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Ramps are for launching, not loading

January 29, 2016
By Capt. GEORGE TUNISON ( , Cape Coral Daily Breeze

I should have known better, but I just needed to go fishing. Unless I'm booked for a trip I usually don't fish on crowded winter weekends.

With a wad of new lures to try out I was dying to get on the water. I knew it probably would be crowded at the ramp so I mentally prepared myself for the show and promised myself to remain calm and stress free and just go with the flow.

Pulling into the park boat ramp that also features a nice separate and well marked launching area designed for kayakers, paddle boarders, canoes, etc., I was fifth in line to launch. The ramp is a double, allowing two boats to launch simultaneously. As my luck would have it there was no launching occurring. Just gridlock.

Article Photos

Capt. George Tunison

I fought to control my blood pressure by closing my eyes and repeating my meditation mantra over and over, calming myself, which seemed to work as long as I kept my eyes closed.

After a few minutes I slowly opened my eyes which was a mistake as my BP instantly shot up.

Still fifth in line and no one launching, no movement, clock ticking away the precious moments of my life. There they were, right on schedule.

Parked in the far right ramp was a truck and pretty new bay boat. Just sitting there as the family methodically loaded life vests, fried chicken, three coolers, two dogs and a hamster, spare clothes, grill, fishing rods, and countless other items. Near the end of the loading chore Mom sends the 13-year-old with the 5-year-old in tow across the park to the restrooms.

I realize I've made a grave error in judgment and look for a way to back out of the park, but truck six and seven now in line behind me foil any attempt at escaping the madness.

But there's hope after all. It's a double ramp! Exiting my vehicle along with others dying to go boating, we all walked to the ramp to find out why we weren't moving. In the left ramp was a Land Rover, a kayak and equipment on the ramp, and an angry woman telling everyone in the crowd but to no one in particular that "I'll be moving when I'm finished and until then, I ain't moving!"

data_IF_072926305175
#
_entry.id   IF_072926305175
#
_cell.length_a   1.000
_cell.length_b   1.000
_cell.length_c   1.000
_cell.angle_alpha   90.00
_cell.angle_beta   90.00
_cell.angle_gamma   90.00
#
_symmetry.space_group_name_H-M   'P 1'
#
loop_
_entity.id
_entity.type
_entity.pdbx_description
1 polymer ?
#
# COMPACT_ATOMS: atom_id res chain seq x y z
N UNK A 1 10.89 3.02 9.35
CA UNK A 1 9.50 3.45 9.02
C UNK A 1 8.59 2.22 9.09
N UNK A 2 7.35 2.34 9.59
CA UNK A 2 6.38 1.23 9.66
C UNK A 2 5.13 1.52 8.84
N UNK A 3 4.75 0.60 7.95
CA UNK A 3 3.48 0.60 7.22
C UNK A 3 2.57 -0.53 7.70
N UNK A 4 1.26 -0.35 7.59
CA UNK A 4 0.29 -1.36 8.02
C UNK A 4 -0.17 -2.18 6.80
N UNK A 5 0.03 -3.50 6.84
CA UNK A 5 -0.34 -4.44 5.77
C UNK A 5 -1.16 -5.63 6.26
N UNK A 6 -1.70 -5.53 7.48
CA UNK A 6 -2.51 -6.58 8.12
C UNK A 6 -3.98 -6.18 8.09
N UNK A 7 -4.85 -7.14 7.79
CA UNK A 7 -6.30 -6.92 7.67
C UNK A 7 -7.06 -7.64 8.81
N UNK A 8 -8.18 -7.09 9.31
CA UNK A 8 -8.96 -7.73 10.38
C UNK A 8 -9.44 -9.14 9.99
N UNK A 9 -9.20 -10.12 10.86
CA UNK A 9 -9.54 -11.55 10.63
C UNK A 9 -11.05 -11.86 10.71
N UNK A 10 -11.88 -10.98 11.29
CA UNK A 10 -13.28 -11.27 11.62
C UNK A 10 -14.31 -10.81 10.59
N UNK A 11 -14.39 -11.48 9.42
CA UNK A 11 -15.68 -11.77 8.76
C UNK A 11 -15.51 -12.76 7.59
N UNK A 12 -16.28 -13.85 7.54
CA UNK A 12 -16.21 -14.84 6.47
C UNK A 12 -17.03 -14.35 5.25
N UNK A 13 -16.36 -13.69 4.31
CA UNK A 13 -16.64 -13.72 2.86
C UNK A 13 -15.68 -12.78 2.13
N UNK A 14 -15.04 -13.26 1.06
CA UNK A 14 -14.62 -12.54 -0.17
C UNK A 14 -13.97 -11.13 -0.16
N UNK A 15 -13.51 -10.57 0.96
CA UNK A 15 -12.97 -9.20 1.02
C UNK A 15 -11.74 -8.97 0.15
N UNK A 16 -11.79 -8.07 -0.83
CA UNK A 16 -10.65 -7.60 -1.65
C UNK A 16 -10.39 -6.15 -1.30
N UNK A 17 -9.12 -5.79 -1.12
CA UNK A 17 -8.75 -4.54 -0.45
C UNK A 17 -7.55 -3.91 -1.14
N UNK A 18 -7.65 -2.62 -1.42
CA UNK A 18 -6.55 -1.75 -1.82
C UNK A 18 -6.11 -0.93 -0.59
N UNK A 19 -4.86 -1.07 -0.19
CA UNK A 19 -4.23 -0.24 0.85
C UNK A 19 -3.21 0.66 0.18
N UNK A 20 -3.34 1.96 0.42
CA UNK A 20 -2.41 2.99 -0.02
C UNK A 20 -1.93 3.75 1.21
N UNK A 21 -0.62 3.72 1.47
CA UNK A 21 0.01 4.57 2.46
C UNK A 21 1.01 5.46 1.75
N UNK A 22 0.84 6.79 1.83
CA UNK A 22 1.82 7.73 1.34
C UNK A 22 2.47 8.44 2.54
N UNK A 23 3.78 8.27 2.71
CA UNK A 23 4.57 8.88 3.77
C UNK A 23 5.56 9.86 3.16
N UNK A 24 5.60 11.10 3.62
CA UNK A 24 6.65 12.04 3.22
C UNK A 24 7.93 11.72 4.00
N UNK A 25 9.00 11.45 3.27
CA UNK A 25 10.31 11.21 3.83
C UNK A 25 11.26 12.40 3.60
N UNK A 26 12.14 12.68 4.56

Seven brave male boaters, some combat veterans, wanted to explain to her that she was wrongly in a boat ramp and taxpayers just coughed up lots of money to build a separate and very nice kayak launching area, just for her, in the other part of the park.

Dead silence.

The kids came back from toilet training and Noah's Ark was finally launched clearing the right ramp. The Land Rover finally loaded and left the park in a huff. Trucks started moving again and at first opportunity I got out of there as fast as possible thinking that a repeat showing of this horror film would be in full swing when I return to the dock in the evening.

BEFORE moving into the ramp to actually launch the boat I stop at a staging area and prepare the craft for launching, not loading.

In the staging area remove tie-downs. Put in the plug. Disconnect trailer lights. Load and stow gear. Turn on all systems. Tilt the engine. Have dock lines ready. Check the plug again. Only when everything is ready - then and only then - move into the ramp area and launch then leave the ramp.

When backing down the ramp turn off your headlights so as to not blind others trying to back down the ramp. Your headlights which are now pointing up into the other vehicles' mirrors are totally blinding the driver, effectively shutting down the ramp.

During season, launching facilities often are crowded at peak times.

Courtesy and common sense at the ramp helps everyone.

Capt. George Tunison is a Cape Coral resident fishing guide. Contact him at 239-282-9434 or, or



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